The end of my school day was just moments away and I was itching to get outside to enjoy a really great fall afternoon.
I had ridden my bike to school that morning in a hovering fog that clung to the hill between my Limekiln Lake home and our little school perched over Fifth Lake.
The trees—in full colorful splendor—were shielded in the mist.
It was one of those days when any self-respecting sixth grader would rather spend time looking out the window than writing a short essay.
As I filed out of the building with the other children I was hit square in the face by the perfect smell of fall.
I snapped up the kickstand of my bike and landed on the seat.
I was only twenty yards up the road before I veered off on the foot trail to the Fifth Lake carry.
I bumped down the shady path trying to dodge as many big rocks as I could.
I liked this little area as it led to an old iron bridge that crossed the creek between Fifth and Sixth Lakes.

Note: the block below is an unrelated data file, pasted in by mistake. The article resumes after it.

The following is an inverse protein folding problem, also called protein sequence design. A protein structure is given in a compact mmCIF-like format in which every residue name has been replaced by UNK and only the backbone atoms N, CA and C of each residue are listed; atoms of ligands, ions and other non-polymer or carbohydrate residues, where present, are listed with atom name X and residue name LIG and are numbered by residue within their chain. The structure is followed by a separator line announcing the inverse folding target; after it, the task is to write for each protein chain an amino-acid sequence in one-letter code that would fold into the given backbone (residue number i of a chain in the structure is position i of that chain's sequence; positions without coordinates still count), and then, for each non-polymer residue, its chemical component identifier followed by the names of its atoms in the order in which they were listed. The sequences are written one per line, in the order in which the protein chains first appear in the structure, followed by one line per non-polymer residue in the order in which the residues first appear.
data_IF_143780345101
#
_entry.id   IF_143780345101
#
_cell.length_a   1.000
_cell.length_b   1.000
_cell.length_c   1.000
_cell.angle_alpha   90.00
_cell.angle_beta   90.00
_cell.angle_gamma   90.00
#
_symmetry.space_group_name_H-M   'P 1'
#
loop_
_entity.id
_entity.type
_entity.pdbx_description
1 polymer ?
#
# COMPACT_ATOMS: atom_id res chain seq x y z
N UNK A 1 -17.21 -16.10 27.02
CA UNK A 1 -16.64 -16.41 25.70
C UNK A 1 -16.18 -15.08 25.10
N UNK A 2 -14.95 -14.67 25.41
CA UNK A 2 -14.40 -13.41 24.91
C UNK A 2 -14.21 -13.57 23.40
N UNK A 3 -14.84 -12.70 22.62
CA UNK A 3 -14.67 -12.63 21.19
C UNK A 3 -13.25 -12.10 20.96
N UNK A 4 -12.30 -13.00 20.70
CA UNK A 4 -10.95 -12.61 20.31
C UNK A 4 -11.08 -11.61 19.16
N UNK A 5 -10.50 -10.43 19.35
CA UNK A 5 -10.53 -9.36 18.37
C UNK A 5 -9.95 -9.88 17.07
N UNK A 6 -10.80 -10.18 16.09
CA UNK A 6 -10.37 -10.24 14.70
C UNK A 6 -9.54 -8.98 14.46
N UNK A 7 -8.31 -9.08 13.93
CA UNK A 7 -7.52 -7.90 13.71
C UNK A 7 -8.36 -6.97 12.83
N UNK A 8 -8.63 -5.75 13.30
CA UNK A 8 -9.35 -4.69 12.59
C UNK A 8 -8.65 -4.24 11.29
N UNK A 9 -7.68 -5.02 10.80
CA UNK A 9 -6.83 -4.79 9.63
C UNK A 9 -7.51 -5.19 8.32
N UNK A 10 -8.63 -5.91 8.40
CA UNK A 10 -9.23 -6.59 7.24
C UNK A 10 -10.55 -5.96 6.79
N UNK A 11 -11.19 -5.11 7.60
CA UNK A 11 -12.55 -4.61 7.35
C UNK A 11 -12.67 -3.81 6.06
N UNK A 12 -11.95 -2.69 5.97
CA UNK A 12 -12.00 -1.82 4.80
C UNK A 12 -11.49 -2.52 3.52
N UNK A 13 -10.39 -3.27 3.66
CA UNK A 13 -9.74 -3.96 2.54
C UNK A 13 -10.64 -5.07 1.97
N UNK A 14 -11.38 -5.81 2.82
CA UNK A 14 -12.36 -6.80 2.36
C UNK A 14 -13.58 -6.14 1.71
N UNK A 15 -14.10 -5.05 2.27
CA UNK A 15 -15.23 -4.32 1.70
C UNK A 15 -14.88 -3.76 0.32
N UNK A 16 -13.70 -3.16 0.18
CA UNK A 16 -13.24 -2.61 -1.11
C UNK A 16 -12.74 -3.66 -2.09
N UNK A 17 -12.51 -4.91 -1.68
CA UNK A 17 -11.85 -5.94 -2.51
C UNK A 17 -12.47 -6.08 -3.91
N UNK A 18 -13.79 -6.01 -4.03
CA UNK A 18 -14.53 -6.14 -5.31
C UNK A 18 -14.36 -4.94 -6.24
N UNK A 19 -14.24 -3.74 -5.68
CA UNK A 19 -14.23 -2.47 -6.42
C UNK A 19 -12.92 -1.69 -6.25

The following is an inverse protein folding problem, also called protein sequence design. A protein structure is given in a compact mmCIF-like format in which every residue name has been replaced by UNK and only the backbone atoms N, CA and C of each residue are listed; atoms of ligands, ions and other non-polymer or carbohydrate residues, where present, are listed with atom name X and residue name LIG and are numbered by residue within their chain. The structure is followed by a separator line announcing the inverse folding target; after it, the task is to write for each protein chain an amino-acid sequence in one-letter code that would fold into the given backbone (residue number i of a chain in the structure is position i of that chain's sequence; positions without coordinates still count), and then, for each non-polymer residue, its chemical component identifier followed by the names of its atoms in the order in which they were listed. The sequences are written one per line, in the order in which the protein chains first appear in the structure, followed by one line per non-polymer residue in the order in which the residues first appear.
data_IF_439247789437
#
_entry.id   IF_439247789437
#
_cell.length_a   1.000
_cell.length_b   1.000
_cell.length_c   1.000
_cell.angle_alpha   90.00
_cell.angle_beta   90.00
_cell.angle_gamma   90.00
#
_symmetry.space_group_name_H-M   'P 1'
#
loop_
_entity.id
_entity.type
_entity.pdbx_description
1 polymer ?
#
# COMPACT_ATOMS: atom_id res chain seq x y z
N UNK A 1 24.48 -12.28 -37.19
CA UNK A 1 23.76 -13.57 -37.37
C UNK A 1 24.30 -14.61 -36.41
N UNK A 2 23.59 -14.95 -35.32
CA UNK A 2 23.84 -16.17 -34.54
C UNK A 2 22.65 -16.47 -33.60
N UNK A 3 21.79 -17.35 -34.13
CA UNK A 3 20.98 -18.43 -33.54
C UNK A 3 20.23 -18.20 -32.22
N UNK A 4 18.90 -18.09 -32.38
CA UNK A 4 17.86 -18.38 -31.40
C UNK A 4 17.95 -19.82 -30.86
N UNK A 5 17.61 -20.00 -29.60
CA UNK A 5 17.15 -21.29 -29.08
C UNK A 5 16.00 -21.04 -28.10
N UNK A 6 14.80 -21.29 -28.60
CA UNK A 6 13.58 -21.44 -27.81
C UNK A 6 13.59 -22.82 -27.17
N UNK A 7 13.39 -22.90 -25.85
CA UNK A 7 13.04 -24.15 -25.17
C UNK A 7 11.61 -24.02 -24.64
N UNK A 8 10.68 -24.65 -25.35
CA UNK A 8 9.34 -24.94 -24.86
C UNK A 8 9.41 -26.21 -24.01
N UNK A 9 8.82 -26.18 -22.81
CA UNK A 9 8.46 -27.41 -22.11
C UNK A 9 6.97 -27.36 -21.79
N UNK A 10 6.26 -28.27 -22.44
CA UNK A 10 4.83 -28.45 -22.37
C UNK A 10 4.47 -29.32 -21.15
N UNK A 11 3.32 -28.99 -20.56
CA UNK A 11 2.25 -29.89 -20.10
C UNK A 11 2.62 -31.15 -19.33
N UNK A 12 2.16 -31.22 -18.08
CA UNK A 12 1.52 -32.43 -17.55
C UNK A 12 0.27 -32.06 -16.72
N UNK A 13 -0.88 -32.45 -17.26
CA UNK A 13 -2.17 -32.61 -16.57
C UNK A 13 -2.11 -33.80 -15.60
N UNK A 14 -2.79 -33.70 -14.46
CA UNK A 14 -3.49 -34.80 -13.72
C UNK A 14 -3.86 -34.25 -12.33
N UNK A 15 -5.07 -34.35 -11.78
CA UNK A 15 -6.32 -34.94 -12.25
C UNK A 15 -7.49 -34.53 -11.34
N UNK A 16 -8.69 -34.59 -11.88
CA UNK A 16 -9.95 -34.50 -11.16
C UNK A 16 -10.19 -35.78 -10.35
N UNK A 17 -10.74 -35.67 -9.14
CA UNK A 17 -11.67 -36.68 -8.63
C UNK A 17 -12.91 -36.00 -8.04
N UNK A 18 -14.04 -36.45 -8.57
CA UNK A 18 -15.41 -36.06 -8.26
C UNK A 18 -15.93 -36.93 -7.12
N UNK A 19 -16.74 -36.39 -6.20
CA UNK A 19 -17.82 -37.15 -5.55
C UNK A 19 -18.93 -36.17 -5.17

The locals called the bridge the Jap Day Bridge, but I just knew it as a lonely iron bridge that was great to climb on, under and around.
I ditched my bike at the foot of the bridge and tested my skills in rock hopping.
I slowly made my way up the creek from sunlit pool openings to shore and then back out to mid-stream wherever my path was easiest.
Along the shore there were a lot of old rusty relics. It was as if the people there had just left one day and the forest took it over.
As I made my way back I went underneath the bridge.
I firmly planted both hands on a huge iron beam and began swinging myself. My sneakers were just inches above the flowing water.
I suspended myself until my arms started to give out, then swung back to shore.
I noticed that my palms were covered in rust so went to the creek to give them a swish.
Perched at the edge of the creek, I squatted down and slowly put my palms on the surface of the water.
The rusty orange color swirled away and mixed with the many bright leaves bobbing up and down in the flow.
The time had come to start my long two-mile ride back home.
As I headed back, the sound of the water and the smell of wet shore gradually faded away on that perfect fall day.